The title is made partly in jest, of course, as we all know that money does in fact exist. What I'm trying to convey, however, is that money as we know it doesn't by itself represent anything useful, valuable, or meaningful to humankind - money is only a means at moving towards useful, valuable, or meaningful things. Money is just a storage system (similar to a battery) where the value we created is "stored" instead of spent.
Imagine a factory that produces electricity. That factory can either:
Now, there really isn't a third way is there? If we don't use it and we don't store it, the electricity will no longer be accessible to us.
In a similar manner, when we earn income by working or creating value in the world, we can either spend the income or we can store it in the form of US Dollars (or another type of currency). We can put these dollars into a checking account, a savings account, under our mattress, or invest in various ways, but either way, what we are doing is storing the purchasing power we created through our productive actions for use at a later time.
Of course, this is a big simplification and there are many gray areas and nuances that are ignored in our very simplified analysis, but it's suffice to say that thinking of money in this manner could prove both interesting and useful.
Now, if we do think of money as a battery, the next question is "What happens when we don't use it?" In general, like electricity stored within a battery, if we don't use the purchasing power stored in our money, the purchasing power will slowly wither away due to inflation. The purchasing power could also very abruptly be eliminated in the case of a some sort of national disaster that leaves the currency worthless (there are countless examples of this throughout history). So, if we are to be wise, we might want to diversify - we might want to store our accumulated wealth in different batteries in different places in an attempt to prevent an unreasonable amount of exposure due to a single point of failure. Additionally, knowing that all batteries degrade over time, we will want to pump the money out once in a while and put it back into productive endeavors (eg. investing in new businesses, purchasing real estate, purchasing education, donating it etc.).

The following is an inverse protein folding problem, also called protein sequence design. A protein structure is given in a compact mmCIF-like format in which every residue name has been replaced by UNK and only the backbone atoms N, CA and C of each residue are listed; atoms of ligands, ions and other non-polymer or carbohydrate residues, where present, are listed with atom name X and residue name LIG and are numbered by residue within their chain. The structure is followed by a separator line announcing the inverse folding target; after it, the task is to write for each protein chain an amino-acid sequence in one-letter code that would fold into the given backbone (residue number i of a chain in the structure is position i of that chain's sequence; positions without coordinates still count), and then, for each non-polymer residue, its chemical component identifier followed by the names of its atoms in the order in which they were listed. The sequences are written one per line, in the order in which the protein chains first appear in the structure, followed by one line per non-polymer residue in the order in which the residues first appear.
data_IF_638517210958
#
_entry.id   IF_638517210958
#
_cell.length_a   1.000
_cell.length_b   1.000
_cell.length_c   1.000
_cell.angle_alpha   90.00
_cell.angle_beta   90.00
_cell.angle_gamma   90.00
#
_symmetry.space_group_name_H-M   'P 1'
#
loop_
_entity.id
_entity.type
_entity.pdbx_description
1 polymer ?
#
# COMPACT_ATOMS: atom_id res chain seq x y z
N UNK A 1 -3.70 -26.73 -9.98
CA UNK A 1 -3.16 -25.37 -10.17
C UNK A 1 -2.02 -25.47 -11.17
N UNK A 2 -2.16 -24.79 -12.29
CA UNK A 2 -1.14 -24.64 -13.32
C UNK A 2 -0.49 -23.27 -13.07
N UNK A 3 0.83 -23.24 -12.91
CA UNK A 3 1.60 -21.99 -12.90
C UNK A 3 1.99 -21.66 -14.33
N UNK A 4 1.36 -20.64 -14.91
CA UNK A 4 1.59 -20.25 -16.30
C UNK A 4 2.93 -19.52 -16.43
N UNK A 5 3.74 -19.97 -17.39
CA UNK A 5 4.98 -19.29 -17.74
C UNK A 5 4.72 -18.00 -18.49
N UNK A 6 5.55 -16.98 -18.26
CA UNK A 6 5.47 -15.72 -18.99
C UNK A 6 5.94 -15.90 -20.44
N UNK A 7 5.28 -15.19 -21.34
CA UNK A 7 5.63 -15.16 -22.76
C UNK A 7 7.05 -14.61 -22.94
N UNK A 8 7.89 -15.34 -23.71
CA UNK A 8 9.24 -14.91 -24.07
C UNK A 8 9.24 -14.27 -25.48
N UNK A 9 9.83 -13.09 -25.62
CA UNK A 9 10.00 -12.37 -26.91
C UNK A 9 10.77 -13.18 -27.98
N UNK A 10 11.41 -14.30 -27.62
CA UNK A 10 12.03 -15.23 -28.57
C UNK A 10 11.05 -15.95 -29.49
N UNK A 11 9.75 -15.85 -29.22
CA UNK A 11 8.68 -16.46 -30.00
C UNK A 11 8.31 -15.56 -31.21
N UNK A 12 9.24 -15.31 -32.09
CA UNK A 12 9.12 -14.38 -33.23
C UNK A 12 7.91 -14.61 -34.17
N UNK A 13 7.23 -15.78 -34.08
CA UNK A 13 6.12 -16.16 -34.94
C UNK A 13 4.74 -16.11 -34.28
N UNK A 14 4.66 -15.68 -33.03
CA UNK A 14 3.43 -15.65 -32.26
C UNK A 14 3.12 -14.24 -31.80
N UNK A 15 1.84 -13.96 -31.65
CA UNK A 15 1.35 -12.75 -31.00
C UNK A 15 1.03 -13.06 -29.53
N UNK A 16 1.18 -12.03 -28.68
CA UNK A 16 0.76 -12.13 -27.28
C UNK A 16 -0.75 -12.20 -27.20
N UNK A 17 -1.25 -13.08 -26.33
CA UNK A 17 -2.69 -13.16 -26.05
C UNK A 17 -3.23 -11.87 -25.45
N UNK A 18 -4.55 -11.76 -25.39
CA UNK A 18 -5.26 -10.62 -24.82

And now, given the rise of cyrptocurrencies and crypto assets to quasi-mainstream financial assets, we're dedicated to providing quality, relevant, and interesting material on cryptocurrencies and cryptoassets. Articles on Bitcoin, Ethereum, Ripple, Cardano, and many more cryptocurrencies and cryptoassets can be found on Pennies and Pounds - all that in addition to a plethora of information on what cryptoassets are, how the entire crypto industry came to be, blockchain/immutable ledger technology, mining, proof of work, proof of stake, and how to prudently invest in crypto if you are so inclined (based on your risk tolerance and ability to withstand the volatility that will come with a crypto portfolio).